IL-17 Th17 cells, fibroblasts Chemokine release, fibroblast cytokine release, ↑MMP release, osteoclastogenesis, hematopoiesis,  ↓chondrocyte GAG synthesis
Leukocyte cytokine production
IL-18 Th1 cells, NK cells, B cells  Proinflammatory; induction of IFNγ
IL-21 NK, CD4+, Th17 T cells Differentiation of lymphoid and myeloid cells, T cell proliferation, differentiation of B cells, enhanced NK cytotoxicity; has antiviral/antitumor effects
IL-22 Th17 cells, CD8+cells, NK cells, γδ T cells Acute phase response, Keratinocyte activation
IL-23 Macrophages, dendritic cells, keratinocytes Stimulates Th17 cells to produce IL-17A and IL-22
IL-33 Epithelial cells; monocytes; smooth muscle cells; keratinocytes Promote Th2 cell activation, mast cell activation, and cytokine production
TNF Macrophages, lymphocytes Stimulates acute-phase response, endothelial cells CNS effects (fever, increased sleep, cachexia), bone and cartilage destruction, increases IL-1, IL-6, IL-8, activates endothelium
IFN-α/β (Type I interferons) Many cell types viral replication MHC I expression
IFN-y T cells Critical cytokine for macrophage activation, activates endothelium, inhibits humoral response
GM-CSF T cells Stimulates growth of macrophage, endothelial cells granulocyte precursors
RANK ligand Stromal cells; osteoblasts; T cells Stimulates bone resorption via osteoclast maturation and activation. Modulation of T cell-DC interaction.
IL, Interleukin; CNS, central nervous system; NK, natural killer; LAK, lymphocyte-activated killer cell; TNF, tu- mor necrosis factor; IFN, interferon; GM-CSF, granulocyte-macrophage colony-stimulating factor.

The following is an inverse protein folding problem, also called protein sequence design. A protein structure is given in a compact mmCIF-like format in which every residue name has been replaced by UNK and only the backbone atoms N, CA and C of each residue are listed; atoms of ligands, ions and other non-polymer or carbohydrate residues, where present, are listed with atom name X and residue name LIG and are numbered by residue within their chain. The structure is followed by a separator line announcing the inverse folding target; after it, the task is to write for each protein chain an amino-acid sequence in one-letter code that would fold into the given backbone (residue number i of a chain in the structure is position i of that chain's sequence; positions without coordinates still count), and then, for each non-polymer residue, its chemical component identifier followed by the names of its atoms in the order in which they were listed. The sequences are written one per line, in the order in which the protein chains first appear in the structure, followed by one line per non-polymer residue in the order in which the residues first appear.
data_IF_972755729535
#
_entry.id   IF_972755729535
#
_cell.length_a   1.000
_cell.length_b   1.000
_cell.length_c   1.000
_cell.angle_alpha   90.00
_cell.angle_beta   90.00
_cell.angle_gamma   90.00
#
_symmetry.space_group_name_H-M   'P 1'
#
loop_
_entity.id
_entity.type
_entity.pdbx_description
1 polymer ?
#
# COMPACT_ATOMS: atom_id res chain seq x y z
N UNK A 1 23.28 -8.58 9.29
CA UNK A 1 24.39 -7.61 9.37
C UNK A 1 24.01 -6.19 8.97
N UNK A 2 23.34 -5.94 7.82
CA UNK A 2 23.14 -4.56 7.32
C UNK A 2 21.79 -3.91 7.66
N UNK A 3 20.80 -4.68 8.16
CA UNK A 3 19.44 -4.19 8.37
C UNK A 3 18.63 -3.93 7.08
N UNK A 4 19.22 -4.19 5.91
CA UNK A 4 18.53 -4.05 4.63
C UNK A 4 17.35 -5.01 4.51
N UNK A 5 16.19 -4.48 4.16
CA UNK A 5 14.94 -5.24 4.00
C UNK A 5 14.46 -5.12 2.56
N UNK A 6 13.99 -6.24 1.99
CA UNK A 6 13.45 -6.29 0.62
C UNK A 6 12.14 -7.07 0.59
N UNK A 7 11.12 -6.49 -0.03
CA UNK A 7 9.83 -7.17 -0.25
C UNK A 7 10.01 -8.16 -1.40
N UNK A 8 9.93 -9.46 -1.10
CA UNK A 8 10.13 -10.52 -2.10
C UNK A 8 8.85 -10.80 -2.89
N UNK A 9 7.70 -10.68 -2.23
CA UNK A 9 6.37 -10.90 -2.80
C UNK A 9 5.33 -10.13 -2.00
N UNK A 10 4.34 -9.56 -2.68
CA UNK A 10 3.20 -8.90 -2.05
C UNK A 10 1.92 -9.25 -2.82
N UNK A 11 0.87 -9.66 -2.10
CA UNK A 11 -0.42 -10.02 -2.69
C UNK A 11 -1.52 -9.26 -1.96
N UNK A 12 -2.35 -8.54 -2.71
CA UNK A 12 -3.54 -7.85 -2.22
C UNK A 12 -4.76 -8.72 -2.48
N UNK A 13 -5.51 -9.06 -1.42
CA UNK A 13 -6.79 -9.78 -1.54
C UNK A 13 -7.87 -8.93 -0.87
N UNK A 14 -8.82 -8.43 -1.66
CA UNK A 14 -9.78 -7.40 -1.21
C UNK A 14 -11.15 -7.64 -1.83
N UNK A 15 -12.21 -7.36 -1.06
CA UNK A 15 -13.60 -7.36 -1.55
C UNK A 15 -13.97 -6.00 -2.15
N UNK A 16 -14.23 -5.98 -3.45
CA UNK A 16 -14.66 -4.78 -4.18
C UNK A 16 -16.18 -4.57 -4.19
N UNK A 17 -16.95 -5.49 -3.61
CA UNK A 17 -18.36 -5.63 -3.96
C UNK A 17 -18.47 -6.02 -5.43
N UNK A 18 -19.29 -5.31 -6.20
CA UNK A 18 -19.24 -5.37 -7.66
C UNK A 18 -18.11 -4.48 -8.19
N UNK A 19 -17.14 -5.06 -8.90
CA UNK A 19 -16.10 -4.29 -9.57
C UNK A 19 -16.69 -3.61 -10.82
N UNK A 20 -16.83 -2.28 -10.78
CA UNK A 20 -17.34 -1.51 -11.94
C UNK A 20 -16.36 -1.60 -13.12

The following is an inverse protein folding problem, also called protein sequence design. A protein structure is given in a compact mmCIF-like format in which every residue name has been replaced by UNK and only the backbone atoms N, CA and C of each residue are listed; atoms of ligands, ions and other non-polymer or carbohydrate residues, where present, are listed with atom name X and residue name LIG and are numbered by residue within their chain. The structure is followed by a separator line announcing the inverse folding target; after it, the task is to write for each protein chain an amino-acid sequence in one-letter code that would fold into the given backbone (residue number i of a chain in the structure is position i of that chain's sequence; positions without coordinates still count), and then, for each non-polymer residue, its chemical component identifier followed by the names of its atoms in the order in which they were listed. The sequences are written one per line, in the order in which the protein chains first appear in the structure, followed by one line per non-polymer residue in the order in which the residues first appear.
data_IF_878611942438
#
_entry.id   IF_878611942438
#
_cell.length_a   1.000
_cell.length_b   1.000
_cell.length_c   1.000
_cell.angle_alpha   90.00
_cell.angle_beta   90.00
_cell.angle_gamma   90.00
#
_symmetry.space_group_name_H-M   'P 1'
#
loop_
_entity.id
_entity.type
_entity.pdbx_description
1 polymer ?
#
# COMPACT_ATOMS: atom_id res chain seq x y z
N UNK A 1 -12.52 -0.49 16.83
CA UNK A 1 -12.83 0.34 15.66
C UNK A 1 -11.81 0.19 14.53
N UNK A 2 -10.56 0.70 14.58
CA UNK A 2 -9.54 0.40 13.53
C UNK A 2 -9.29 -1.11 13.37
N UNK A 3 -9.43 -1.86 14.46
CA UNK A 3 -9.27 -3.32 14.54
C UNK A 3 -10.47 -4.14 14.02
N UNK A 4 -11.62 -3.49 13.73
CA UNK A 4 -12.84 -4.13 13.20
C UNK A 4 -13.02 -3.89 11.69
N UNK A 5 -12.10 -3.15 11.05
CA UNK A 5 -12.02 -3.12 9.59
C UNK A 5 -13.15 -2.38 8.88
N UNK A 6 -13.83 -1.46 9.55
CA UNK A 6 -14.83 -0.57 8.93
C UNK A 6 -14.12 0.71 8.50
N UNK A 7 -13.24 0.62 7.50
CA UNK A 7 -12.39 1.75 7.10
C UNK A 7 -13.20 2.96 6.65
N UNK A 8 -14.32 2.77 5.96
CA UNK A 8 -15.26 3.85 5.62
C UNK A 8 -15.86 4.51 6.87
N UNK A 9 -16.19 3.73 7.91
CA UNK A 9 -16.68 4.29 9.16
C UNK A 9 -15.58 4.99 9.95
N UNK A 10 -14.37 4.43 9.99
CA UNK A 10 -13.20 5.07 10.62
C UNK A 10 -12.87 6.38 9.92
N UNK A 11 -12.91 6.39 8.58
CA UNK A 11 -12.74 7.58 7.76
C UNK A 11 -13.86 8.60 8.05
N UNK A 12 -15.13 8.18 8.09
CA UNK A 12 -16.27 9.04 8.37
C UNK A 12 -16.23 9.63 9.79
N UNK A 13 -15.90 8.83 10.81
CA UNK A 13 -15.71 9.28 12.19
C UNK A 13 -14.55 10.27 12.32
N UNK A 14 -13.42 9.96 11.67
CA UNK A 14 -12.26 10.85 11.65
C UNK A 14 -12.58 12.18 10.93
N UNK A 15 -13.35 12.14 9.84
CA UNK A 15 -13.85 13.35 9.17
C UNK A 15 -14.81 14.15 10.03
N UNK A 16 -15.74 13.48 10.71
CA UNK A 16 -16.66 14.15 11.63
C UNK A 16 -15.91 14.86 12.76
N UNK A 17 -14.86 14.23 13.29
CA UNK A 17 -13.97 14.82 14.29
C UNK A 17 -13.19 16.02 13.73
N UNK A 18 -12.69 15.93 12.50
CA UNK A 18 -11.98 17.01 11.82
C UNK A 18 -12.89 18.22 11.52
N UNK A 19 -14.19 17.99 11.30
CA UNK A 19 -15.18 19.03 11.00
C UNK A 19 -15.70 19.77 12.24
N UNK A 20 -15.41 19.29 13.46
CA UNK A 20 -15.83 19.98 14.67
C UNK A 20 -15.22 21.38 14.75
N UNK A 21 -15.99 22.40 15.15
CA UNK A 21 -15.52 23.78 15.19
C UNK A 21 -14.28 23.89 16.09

Disease Associations: The role of cytokines in various diseases has been illustrated by demonstrating increased concentrations of some cytokines in specific conditions. For example, the synovial fluid of patients with inflammatory arthritides such as RA contains elevated amounts of the proinflammatory cytokines IL-1 and tumor necrosis factor-a. In addition, the efficacy of various immunosuppressive therapies depends in large part on their ability to inhibit cytokines (e.g., corticosteroids inhibit IL-1, IL-6, and other cytokines; cyclosporine inhibits IL-2). Moreover, specific therapies directed against cytokines, such as anti-cytokine monoclonal antibodies or receptors, are currently being used for various inflammatory diseases.

Method: Several of the listed cytokines are available from special clinical laboratories. Most assays for secreted circulating cytokines are enzyme immunoassays performed on serum or plasma.

Indications: Cytokine levels are not clinically indicated in the diagnosis or monitoring of patients with rheumatic or autoimmune disease. They are primarily used in some research situations to evaluate a patient’s immunologic status or response to biologically specific therapies.

Cost: These tests are expensive. IL-1, $320; IL-6, $230; IL-8, $520; IL-2, $220; IL-2R, $30–205; interferon gamma, $185.

Charles A. Dinarello.  Historical Review of Cytokines. Eur J Immunol. Nov 2007; 37(Suppl 1): S34–S45.  PMID; 17972343